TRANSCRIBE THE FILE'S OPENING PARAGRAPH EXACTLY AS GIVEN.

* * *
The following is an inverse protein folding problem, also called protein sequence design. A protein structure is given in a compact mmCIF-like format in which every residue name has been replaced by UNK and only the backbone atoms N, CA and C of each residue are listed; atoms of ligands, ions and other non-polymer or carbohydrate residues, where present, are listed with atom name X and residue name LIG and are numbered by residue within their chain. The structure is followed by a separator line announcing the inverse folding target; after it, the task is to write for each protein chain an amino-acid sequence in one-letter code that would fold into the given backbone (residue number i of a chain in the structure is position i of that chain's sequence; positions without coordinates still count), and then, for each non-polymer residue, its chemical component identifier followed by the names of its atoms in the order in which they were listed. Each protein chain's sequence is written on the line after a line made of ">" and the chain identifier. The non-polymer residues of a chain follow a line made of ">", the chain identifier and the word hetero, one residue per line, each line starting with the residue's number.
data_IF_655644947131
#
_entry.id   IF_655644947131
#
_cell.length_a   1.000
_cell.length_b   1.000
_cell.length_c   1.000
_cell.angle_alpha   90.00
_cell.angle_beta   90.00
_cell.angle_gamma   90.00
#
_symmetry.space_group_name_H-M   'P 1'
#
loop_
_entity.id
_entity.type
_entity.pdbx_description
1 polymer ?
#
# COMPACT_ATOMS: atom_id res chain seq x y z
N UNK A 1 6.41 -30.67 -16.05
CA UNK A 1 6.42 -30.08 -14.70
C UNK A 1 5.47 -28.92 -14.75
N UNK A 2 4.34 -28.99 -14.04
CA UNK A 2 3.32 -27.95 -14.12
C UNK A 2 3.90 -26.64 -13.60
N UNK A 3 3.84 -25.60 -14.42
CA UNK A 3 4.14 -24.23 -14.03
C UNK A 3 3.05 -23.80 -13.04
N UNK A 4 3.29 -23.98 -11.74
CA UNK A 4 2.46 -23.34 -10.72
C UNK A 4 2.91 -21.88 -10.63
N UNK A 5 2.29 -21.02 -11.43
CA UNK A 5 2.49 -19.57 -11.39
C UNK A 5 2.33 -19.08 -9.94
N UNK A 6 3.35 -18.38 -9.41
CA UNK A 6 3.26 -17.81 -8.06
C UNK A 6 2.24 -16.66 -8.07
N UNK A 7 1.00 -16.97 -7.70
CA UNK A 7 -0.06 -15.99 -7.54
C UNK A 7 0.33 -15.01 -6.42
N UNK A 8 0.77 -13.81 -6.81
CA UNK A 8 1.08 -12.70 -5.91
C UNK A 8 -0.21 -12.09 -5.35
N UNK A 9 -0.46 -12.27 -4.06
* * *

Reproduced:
The following is an inverse protein folding problem, also called protein sequence design. A protein structure is given in a compact mmCIF-like format in which every residue name has been replaced by UNK and only the backbone atoms N, CA and C of each residue are listed; atoms of ligands, ions and other non-polymer or carbohydrate residues, where present, are listed with atom name X and residue name LIG and are numbered by residue within their chain. The structure is followed by a separator line announcing the inverse folding target; after it, the task is to write for each protein chain an amino-acid sequence in one-letter code that would fold into the given backbone (residue number i of a chain in the structure is position i of that chain's sequence; positions without coordinates still count), and then, for each non-polymer residue, its chemical component identifier followed by the names of its atoms in the order in which they were listed. Each protein chain's sequence is written on the line after a line made of ">" and the chain identifier. The non-polymer residues of a chain follow a line made of ">", the chain identifier and the word hetero, one residue per line, each line starting with the residue's number.